This gives birth to two terrible beasts, retcons and liquid-time or whatever you want to call it. Writers constantly trying to "fix" errors that other writers made, and another problem when time seems to be at a standstill in-universe, only moving to suit certain major events. Both of these need not be an issue if comic-book companies were run by COMPETENT EDITORS. And it might not be there lack of competency that causes the comics to suffer, but rather their damn greed. It is America after all, and it IS a business.
The greed keeps the editors from wanting to put out comics based on quality, but rather on what might sell well. Which is why you had those awkward comics that were obvious attempts at cashing in on a particular fad, toy or trend from specific era. Furthermore you had dreadful collectible cards from the 90s and so on. So they manage to really bite themselves in the ass because how are you going to manage the universe when you're letting greed and not logic/quality/consistency dictate what's being put on the shelves? And you're constantly changing writers/egos to achieve that end?
So they end up with a nigh-impenetrable god damn forcefield around hte universe that makes it almost-impossible for average joes to get into comics. The very same people they're trying to entice by doing terrible things to the consistency and quality of the comic-book verse. Now it's a lot easier to make a stab at the DC/Marvel universes with Wikipedia and a great deal of other comic-book encyclopedias at ones disposal, but the companies themselves did ABSOLUTELY NOTHING to help with this. Marvel.com was and is a god damned trainwreck.
There's more, but that's at least the first of the big issues. Greed and impatience.
Lemme state that DC is far worse about this, often doing major retcons or fiddling with stuff. Marvel occasionally does small ones, but overall they just tend to roll with things and undo problems in story so they can keep on trucking.
There's only one notable exception in Marvel in recent memory I can think of, OMD over at Spider-Man. Which was crap, but it does only affect one segment and is done with.
Similarly with the connected universe, Marvel does writer summits where everyone is brought under one roof to say what's what occasionally. DC didn't tell Perez on Superman that Morrison on Action Comics Superman was doing stuff that took place before his book. And the writers of Outsiders and Titans didn't know there was no prior Titan team at first.
Marvel's editorial keeps things pretty ordered and organized right now (though this hasn't always been the case- the original clone saga was a famous mess of lack of planning). There's a strong feeling at the moment that DC has too many bosses that don't talk to each other enough, and that somethings needs straitening up.
I feel this is very overstated. It really isn't that hard to dive in to many comics and not be lost. Daredevil, Journey into Mystery, Scarlet Spider, these could be your first comic and you'd be pretty much fine because everything you need to know is explained. Most of the time, references to old stuff are small and/or self explanatory ("This is Ultron! He is an evil robot who's fought the Avengers a lot and done many evil things." -all that's needed, you hardly need to know his full history. For example).
Just have an occasion jump-on point where stuff gets explained and you're pretty good. And do avoid retconning stuff when possible, especially big stuff.
It's worth remembering that DC and Marvel were shared universes with long pasts during some of their high points too. As long as you have jumping on points, and don't yank the rug out of them not long after they start, new readers will do fine.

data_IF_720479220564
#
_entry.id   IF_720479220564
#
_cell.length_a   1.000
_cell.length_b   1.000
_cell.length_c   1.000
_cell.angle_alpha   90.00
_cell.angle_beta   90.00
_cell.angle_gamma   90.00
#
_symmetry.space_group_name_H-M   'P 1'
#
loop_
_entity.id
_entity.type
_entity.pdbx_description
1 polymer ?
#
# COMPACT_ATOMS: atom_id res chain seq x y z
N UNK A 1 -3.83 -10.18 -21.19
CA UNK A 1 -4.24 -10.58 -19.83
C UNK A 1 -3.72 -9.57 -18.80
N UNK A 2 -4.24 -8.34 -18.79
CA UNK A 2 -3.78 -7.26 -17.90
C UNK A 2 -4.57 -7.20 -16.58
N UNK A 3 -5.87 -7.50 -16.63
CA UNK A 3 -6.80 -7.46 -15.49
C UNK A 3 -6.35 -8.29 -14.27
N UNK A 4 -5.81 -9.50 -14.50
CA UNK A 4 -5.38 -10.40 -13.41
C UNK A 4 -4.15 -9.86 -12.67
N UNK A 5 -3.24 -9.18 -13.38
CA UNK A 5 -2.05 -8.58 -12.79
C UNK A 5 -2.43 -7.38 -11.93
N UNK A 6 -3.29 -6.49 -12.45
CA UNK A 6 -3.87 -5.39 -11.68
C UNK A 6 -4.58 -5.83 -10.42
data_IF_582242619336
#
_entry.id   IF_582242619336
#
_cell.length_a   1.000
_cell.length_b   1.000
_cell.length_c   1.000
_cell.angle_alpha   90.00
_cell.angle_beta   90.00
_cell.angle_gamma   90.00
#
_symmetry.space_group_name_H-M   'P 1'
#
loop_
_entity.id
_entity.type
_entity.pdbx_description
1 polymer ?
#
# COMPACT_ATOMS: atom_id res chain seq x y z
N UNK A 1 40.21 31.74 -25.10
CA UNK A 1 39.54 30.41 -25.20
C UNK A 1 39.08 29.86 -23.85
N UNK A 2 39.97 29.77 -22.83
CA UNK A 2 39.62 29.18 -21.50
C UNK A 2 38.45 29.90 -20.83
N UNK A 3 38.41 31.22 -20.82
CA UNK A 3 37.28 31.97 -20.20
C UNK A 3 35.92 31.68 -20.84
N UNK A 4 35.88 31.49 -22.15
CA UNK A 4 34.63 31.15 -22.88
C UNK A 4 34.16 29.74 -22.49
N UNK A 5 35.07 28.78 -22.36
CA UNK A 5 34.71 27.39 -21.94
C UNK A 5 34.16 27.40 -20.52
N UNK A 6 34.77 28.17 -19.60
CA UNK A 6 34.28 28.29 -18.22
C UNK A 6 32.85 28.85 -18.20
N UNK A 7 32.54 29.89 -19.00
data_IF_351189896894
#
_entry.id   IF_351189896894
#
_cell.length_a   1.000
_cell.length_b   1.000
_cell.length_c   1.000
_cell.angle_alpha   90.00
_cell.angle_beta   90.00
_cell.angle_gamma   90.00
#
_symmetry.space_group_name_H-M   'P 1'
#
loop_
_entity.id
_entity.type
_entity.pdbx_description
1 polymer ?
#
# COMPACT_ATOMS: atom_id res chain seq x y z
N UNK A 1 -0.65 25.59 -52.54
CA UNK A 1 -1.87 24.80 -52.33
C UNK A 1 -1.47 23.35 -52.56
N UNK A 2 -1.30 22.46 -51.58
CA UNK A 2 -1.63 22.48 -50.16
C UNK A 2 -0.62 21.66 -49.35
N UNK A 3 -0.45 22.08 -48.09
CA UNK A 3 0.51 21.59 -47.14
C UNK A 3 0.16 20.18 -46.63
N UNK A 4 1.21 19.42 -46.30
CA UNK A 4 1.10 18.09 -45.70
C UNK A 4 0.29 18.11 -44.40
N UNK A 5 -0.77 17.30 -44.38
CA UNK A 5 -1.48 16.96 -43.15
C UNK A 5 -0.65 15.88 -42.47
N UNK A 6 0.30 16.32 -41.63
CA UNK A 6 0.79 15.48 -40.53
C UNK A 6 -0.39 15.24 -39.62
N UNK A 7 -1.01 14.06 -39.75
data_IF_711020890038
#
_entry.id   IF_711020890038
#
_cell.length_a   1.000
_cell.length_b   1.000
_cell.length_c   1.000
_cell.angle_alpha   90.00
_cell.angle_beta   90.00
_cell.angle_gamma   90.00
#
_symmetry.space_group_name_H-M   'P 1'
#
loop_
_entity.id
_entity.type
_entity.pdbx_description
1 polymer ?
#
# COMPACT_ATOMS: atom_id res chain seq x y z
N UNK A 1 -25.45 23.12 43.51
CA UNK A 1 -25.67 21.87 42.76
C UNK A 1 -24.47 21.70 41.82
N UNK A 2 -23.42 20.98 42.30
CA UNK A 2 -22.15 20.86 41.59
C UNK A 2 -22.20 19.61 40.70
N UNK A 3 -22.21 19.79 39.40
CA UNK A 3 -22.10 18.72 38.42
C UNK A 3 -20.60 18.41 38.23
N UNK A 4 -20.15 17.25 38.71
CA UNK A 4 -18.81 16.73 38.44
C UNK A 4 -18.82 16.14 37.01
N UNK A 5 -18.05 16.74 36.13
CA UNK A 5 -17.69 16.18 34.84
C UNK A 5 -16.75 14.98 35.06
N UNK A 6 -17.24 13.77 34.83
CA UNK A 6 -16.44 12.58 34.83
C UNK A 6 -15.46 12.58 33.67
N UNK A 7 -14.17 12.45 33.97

Stuff like different time rates? People barely notice until they've been at it for years, so not something that affects new readers.
Ironically one of the things that probably hurts new readers the most is people going "This is too unaccessible to new readers! Let's mess with everything to get to a new point!", which is something old ones are used to but will confuse newer ones. If you want to get new readers, you just make a new reader friendly book, no retcons needed.
Marvel Now is a good example. New Readers see new teams, everyone says hi and introduces themselves, and it's very much not confusing.
I started DC with Batgirl (Cass), and though she had bat baggage that was pretty easy. Marvel? EXiles. Which sounds super-hard at first, being a multiverse comic, but it was super-easy, since whenever anything got introduced it was explained to the people who didn't have that in their universe. In turn it introduced me to, well, 90% of the major characters and events in Marvel. It was *really easy* for me to follow, even as a newbie!
Both companies suffer from gimicks. I mean Marvel just relaunched a crap load of books and sales are dropping like flies.
HOWEVER, Sales are definitely up. Almost as much as 15%. DC are losing sales, but not on the level of Marvel. Someone on another board summed it up for the last several months and DC is looking healthy overall.
In terms of the whole grand scope, I think the comic industry is one of the strongest. Dark Horse, Image, Valiant all put out some awesome books and even DC has a lot of diversity to their line, which is showing in their TPB sales.
Marvel's sales were above DC's (current post-reboot sales) before Marvel Now due to better performance in low/mid tier books. They were doing good before, and Marvel Now did great, 8 books above 100k (compared to 7 for Nu52).
The second month, sales went down, but they always do second issues (and I mean always. New 52, Marvel Now, the original Crisis, you name it), and that's all we have data on. There's really no way to tell where it'll level out, but I certainly wouldn't say dropping like flies on that account.
As for gimmicks, their main gimmick is the event books. They will do a lot of them, and make grand-arcs that run through several (Civil War-Secret Invasion-Siege. House of M-Messiah Complex-Second Coming-AvX). Event event event, is marvel in a nutshell since 2004.
Of course Marvel's sales are above, but not by much. Even in Marvel's NOW 3rd month, DC snuck back in the top 10. 4 books total and only down a couple percentages. This whole Marvel NOW was to get their sales back on top of DC, because before Marvel NOW, DC was ahead in certain months.